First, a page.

Ammunition Plant Ignored 'Numerous' Safety Concerns
COLEBROOK, N.H. (AP) — Court documents regarding a deadly explosion at a New Hampshire gun and ammunition plant indicate evidence of possible violations concerning the storage, manufacturing and handling of explosive materials.
The Caledonian-Record reports the state fire marshal's office received two search warrants regarding the MDM Muzzleloader plant in Colebrook. Two men died and a third was injured May 14.
According to the warrants, an interview with an electrician showed a potential wiring issue or electrical hazard in one of the main production machines before the explosion, which killed Jesse Kennett, 49, of Stratford, and Donald Kendall, 56, of Colebrook.
The documents also say the injured worker, David Oldham of Columbia, 50, told investigators a piece of equipment suspected to be the origin of the blast was repaired a day before the explosion. The equipment was a tub grinder and mixer used to mix and grind chemicals to make a black powder substitute used for muzzleloaders.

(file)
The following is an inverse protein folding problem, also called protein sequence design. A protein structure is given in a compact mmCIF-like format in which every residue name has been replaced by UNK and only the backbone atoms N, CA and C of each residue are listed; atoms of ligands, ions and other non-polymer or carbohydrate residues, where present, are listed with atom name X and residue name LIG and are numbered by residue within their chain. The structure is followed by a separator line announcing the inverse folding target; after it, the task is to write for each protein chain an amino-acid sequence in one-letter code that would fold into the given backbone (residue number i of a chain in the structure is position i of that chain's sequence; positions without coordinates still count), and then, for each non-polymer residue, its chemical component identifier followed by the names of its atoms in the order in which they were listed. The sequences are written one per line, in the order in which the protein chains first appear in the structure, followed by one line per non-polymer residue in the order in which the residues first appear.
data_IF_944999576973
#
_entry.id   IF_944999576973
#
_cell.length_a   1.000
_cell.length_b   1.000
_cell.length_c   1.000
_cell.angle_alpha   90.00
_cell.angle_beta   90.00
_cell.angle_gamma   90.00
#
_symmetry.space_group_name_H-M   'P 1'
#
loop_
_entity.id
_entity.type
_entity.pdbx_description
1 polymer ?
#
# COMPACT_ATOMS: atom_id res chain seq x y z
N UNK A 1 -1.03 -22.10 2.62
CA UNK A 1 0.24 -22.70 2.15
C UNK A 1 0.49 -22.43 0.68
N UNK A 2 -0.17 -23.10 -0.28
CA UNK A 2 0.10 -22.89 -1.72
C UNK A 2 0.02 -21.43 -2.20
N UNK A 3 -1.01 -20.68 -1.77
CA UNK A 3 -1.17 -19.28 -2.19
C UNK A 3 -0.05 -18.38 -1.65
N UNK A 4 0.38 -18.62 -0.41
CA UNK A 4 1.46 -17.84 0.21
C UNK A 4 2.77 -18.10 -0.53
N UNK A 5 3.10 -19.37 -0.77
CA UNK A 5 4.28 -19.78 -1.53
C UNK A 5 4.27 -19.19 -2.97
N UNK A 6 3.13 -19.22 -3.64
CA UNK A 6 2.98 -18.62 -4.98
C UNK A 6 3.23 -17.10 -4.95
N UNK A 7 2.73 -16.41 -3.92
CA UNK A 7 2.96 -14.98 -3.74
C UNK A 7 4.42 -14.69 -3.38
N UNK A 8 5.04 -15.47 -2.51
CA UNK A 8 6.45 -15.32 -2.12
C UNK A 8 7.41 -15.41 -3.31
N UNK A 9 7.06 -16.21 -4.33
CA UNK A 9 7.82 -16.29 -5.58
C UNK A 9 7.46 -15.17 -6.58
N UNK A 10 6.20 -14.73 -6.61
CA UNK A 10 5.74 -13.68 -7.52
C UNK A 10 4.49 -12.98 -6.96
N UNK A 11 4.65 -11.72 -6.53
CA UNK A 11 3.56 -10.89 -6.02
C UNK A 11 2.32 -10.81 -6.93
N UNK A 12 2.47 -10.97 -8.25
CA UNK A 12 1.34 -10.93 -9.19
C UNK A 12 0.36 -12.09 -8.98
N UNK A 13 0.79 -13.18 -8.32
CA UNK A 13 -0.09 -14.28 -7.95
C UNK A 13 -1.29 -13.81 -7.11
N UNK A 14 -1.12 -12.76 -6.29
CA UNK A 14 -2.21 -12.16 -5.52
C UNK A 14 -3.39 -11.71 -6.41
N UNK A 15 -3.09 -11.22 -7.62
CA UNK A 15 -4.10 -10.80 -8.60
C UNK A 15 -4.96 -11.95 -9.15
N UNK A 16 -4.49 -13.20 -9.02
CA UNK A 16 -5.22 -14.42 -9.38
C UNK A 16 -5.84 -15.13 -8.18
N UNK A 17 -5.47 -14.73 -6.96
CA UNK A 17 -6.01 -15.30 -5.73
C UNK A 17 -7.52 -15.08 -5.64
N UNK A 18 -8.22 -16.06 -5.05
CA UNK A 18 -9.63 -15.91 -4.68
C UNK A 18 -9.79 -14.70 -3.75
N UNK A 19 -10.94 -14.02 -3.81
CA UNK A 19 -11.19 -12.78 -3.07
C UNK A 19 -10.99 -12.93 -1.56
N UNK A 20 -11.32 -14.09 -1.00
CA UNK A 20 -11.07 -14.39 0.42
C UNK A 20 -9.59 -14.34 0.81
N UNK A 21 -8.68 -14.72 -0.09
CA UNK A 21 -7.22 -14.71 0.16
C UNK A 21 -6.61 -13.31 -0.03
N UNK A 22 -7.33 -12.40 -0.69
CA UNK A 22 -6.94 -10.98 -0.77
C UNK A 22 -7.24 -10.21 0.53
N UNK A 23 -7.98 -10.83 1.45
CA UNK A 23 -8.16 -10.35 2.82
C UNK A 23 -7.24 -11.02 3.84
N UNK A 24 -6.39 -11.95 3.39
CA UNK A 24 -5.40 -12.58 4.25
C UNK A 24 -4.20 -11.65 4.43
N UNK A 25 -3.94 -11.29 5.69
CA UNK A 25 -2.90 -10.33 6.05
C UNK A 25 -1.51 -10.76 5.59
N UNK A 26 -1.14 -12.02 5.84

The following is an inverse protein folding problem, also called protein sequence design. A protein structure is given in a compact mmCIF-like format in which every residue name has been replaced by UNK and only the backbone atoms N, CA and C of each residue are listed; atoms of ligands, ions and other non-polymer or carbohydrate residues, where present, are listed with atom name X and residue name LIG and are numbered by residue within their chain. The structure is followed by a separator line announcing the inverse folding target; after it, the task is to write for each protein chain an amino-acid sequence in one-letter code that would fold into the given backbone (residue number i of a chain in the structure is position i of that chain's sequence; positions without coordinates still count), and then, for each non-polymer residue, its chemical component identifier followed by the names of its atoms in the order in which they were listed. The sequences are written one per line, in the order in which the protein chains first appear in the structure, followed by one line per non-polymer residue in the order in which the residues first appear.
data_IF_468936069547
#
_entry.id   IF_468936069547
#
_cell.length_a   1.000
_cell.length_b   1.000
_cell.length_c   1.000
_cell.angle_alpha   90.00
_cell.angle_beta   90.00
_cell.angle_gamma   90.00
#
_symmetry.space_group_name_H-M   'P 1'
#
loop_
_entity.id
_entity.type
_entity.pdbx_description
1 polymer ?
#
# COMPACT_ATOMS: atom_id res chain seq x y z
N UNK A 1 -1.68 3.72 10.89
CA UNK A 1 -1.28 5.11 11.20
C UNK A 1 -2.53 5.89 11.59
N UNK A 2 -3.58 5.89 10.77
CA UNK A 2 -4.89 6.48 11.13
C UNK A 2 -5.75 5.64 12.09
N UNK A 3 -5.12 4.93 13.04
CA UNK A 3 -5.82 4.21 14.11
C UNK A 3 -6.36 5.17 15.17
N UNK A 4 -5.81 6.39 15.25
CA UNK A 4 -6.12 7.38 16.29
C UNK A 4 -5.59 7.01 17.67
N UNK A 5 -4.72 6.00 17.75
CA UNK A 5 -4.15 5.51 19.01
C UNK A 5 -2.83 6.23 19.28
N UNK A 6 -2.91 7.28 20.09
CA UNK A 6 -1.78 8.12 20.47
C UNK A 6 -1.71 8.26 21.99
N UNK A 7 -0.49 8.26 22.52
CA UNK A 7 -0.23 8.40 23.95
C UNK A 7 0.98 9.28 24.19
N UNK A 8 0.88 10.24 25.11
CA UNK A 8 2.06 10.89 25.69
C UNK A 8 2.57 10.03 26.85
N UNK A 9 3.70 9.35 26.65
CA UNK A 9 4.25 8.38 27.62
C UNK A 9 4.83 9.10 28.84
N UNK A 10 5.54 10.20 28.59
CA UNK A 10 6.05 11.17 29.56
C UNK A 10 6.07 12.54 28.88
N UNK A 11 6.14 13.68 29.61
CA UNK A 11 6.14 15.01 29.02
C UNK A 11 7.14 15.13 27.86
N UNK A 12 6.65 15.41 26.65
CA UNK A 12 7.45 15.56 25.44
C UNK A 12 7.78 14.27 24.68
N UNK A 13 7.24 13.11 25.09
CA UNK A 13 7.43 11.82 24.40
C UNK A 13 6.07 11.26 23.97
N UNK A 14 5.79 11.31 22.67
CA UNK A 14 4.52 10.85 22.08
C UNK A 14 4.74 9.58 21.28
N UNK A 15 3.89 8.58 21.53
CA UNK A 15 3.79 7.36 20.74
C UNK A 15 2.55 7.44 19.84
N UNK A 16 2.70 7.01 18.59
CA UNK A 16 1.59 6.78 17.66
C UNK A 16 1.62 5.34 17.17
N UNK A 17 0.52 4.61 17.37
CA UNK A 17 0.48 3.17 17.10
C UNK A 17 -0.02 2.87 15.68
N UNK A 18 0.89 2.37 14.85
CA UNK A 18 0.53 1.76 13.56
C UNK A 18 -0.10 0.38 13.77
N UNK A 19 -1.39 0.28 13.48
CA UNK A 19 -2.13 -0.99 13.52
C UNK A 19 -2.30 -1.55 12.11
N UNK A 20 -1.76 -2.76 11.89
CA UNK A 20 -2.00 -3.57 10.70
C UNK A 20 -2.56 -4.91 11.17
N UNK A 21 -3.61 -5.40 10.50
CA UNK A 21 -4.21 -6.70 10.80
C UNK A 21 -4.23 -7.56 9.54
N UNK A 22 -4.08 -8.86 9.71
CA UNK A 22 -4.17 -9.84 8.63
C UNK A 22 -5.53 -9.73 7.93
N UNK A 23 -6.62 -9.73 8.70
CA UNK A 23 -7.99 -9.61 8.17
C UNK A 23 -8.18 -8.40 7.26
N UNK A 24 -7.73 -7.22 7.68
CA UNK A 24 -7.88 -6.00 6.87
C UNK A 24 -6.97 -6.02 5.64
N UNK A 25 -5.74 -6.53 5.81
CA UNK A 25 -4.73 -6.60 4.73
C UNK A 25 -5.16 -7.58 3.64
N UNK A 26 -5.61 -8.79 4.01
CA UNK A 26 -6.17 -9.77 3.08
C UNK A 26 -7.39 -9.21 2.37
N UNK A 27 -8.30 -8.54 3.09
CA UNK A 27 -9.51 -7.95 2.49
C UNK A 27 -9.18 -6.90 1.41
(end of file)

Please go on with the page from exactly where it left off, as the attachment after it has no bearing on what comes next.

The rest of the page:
In the documents, Christopher Wyman of the state fire marshal's office said he was told firefighters removed two explosive magazines, one of which was empty and one of which contained powder, from the rear of the building as they were fighting the fire.
"I could observe numerous potential sources of ignition in close proximity to the magazine (that) included open/exposed electrical distribution panels, grinding wheels, Butane torches, non-compliant electrical wiring, outlets and light fixtures, drill presses, circular saws and other tools and equipment," Wyman said in the documents.
The documents said the company was authorized to store up to 1,000 pounds of smokeless powder in an indoor low-explosive storage magazine inside the building.
Besides fire investigators, the Occupational Safety and Health Administration is investigating the company for possible work and safety violations.